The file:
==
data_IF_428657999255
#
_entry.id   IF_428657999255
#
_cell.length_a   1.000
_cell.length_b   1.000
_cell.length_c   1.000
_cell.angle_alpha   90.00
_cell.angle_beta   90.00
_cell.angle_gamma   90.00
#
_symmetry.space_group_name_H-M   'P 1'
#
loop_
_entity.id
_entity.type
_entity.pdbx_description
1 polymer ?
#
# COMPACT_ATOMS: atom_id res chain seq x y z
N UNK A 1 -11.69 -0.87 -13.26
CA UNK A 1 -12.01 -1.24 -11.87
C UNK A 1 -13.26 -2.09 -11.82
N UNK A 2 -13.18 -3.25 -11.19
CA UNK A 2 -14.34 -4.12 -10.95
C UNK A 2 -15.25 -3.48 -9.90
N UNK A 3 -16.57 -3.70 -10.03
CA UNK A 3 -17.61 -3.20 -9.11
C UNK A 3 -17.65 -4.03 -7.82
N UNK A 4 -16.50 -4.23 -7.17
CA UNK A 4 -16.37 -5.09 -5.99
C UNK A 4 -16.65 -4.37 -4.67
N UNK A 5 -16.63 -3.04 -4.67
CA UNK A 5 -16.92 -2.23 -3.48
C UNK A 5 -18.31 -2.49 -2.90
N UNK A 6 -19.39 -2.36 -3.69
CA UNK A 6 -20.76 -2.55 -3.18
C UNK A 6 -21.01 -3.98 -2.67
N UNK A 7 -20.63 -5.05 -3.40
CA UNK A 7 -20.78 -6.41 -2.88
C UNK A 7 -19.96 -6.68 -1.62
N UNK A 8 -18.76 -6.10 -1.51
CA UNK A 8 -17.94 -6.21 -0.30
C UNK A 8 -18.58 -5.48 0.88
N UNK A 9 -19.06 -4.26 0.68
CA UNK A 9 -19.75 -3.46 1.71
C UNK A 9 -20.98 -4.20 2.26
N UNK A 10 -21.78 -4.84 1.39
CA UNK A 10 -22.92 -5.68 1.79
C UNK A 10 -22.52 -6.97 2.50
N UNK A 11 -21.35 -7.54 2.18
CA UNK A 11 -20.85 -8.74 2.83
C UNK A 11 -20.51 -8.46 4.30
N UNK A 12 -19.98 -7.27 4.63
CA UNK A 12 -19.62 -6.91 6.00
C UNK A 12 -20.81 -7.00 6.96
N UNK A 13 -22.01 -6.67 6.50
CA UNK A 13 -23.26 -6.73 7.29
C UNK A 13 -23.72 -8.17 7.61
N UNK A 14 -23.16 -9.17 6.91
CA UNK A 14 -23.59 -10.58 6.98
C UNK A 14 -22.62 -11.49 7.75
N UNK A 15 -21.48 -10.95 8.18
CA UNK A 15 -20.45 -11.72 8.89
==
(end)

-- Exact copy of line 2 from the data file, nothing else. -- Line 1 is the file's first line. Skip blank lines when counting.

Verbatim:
#